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Shirley Leung

Boston’s Olympic bid proves popular among polled residents

Boston 2024’s lack of transparencyhas been the contretemps du jour, but that will probably simmer down next week when organizers release most details of the bid.Greg M. Cooper/USA TODAY

Opponents say if we got a chance to vote on whether Boston should host the Olympics, then we would really know how everyone feels.

Be careful what you wish for. We like the idea of hosting the world’s top athletes.

More than 55 percent of Massachusetts residents surveyed this week support hosting the Olympics compared with nearly 40 percent who oppose it, according to an independent poll conducted by Sage Consulting. Only 5 percent were undecided.

Maybe that’s why Mayor Marty Walsh decided for everyone last week to not have a referendum for the 2024 Summer Games. He already knew the answer. We (secretly) want the Olympic flame burning in our backyard.


But enthusiasm for the Games comes with a big asterisk. When asked whether residents would support the Olympics if tax dollars were used, close to 61 percent of respondents said they would oppose Boston’s bid and only 33 percent would support it.

“The battle lines are drawn here,” said Paul Scapicchio, the former Boston city councilor who runs Sage with political operative Frank Perullo.

Sage conducted the telephone poll of 1,600 residents on Monday. The margin of error is 2.45 percentage points. Sage does not work for Boston 2024, the group that is organizing the Olympic bid.

Support for the international extravaganza has grown in recent months. A poll of Boston residents Sage conducted in October indicated about 48 percent support a bid, compared with 34 percent opposed.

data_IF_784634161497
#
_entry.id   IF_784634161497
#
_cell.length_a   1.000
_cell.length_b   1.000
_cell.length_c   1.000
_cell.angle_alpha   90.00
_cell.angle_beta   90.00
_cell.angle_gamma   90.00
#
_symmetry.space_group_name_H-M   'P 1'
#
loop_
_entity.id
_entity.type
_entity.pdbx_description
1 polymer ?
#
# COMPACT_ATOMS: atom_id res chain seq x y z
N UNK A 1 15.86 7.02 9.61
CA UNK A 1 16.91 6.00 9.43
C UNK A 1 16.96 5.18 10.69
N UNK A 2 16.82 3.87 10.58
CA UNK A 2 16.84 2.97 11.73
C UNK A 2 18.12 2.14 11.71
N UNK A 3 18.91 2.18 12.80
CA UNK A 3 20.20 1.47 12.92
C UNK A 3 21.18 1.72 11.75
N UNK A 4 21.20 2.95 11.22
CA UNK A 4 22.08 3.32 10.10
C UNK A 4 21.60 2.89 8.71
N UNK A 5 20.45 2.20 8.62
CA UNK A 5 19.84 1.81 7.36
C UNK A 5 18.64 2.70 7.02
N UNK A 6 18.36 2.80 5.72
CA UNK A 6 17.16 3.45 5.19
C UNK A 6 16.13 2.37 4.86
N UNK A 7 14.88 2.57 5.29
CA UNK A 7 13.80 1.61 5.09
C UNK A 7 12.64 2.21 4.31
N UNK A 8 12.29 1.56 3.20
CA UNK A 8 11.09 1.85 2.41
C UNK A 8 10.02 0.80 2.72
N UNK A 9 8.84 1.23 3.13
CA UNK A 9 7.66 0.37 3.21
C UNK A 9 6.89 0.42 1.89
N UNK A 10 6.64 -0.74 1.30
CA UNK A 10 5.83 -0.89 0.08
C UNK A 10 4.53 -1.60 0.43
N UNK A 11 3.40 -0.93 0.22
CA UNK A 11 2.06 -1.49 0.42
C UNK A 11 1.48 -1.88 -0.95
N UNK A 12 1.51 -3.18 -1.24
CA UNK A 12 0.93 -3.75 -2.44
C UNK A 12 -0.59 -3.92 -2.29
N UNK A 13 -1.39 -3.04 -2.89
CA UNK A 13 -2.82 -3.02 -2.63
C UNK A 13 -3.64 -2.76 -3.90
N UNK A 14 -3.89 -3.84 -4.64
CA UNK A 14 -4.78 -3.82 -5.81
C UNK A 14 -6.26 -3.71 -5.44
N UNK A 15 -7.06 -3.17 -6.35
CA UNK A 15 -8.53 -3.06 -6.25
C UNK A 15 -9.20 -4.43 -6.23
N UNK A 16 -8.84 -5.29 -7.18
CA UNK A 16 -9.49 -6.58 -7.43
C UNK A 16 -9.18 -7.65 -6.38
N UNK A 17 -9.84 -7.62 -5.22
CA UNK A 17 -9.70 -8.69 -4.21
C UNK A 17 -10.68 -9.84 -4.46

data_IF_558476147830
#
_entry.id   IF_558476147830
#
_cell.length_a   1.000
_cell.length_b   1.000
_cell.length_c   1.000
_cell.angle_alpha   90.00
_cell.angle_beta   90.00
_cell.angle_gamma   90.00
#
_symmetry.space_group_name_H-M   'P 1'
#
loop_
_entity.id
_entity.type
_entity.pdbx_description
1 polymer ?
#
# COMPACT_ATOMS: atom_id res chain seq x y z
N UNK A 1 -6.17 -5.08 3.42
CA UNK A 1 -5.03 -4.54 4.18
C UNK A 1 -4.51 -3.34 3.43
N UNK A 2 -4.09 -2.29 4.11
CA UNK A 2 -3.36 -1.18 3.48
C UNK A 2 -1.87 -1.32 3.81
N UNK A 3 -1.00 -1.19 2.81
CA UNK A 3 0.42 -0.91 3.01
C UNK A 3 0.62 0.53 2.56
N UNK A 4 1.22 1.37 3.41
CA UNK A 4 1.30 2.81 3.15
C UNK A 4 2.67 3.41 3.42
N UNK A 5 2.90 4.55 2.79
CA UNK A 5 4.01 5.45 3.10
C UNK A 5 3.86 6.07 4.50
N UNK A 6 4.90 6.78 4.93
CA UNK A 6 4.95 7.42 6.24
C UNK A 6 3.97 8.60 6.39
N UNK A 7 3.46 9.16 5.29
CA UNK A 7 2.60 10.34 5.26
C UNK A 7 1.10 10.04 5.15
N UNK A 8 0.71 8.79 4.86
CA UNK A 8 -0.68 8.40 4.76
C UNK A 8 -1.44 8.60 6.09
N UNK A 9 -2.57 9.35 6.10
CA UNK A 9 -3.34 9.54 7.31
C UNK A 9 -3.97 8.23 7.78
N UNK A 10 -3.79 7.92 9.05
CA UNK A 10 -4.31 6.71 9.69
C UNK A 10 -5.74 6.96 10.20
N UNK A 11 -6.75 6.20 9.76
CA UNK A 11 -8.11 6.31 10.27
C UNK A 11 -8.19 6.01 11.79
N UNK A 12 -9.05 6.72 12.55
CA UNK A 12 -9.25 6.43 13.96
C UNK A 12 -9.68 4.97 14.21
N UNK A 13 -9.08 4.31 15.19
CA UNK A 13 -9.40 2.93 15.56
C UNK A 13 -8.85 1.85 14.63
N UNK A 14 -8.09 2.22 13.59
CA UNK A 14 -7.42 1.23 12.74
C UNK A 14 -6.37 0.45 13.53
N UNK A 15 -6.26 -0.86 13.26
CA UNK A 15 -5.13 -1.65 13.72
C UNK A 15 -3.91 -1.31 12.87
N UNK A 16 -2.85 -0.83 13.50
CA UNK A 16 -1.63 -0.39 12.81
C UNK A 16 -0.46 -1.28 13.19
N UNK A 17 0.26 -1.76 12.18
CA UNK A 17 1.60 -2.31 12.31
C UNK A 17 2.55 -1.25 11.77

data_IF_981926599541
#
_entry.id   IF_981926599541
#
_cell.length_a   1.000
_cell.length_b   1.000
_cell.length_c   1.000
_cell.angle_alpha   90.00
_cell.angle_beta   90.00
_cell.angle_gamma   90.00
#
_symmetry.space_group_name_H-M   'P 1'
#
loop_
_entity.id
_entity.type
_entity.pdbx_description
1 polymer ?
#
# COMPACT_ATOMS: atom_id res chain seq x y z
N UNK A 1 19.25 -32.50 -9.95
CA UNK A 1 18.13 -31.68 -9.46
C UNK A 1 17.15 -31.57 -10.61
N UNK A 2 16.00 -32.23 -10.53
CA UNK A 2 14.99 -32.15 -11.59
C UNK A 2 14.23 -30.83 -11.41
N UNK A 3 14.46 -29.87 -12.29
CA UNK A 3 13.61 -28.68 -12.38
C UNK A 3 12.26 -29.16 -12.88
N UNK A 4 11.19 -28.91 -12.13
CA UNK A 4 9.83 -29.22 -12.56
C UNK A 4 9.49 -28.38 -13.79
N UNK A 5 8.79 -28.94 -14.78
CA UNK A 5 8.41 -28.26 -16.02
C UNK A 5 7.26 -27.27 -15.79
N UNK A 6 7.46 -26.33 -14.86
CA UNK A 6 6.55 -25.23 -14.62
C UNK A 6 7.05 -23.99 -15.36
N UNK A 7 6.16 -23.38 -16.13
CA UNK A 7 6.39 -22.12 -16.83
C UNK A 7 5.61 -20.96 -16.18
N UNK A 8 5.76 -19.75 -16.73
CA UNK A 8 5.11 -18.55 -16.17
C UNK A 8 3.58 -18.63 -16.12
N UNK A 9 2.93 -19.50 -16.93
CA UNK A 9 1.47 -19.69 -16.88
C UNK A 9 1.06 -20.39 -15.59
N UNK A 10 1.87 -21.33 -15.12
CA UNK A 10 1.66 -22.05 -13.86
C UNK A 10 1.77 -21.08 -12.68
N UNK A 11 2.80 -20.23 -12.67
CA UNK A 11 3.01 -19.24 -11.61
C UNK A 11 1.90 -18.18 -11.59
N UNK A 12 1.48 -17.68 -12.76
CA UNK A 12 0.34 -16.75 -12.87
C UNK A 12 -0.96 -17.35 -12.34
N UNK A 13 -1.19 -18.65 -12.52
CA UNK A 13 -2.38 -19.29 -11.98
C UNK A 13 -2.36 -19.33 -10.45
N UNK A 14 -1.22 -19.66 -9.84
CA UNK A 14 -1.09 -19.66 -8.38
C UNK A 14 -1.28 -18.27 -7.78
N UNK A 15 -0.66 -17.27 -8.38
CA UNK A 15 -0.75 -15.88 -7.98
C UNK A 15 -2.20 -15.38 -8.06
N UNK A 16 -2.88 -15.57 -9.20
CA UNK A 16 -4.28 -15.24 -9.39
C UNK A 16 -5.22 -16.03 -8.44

Scapicchio said Boston 2024 organizers, without much marketing, have generated solid support, though opponents could exploit a soft spot if they can sow doubt about the viability of a privately funded Olympics.

Boston 2024’s lack of transparency has been the contretemps du jour, but that will probably simmer down next week when organizers release most details of the bid. Proprietary data will be excluded because the United States Olympic Committee deemed they would put the city at a competitive disadvantage.


Last week, Boston became the US nominee to compete internationally to host the 2024 Games. The International Olympic Committee will make a decision in 2017.

What exactly is meant by “tax dollars” will perhaps be the biggest factor in shaping public opinion on Boston’s bid.

Organizers and Walsh have trumpeted the Games as a privately funded $4.5 billion event, one that will practically pay for itself through broadcast fees, corporate sponsorships, and ticket sales. They have pledged that no public money will be used beyond what has to be spent on infrastructure, such as upgrading roads and T stops. Boston 2024 also took out a $25 million insurance policy to protect City Hall coffers from any liabilities associated with the bid.

But this idea that taxpayers won’t be on the hook is already being tested. Security costs almost certainly will need to be picked up by the federal government, which in our post-9/11 and post-Boston Marathon bombing world will probably cost several billion dollars by 2024. That’s public money, yet those funds otherwise would not have come to Massachusetts. So is that an acceptable use of taxpayer dollars?

“There is work to do for the organizers,” Scapicchio said. In particular, people need to be convinced the Games would bring long-term benefits to the region. “That’s what the organizers need to convince people of right now. That’s an issue that seems to move people.”


What Bostonians think about the Olympics matters to the IOC. In fact, measuring public opinion is a formal part of its evaluation.

By comparison, Boston’s 55 percent in favor would be tepid on the world stage. Take, for example, the public opinion polls from the candidate cities for the 2012 Summer Olympics, which were eventually awarded to London.

According to an IOC report, local support for the Games was as follows: 91 percent in Madrid, 85 percent in Paris, 77 percent in Moscow, 68 percent in London, 59 percent in New York.

Shirley Leung is a Globe columnist. She can be reached at Follow her on Twitter @leung.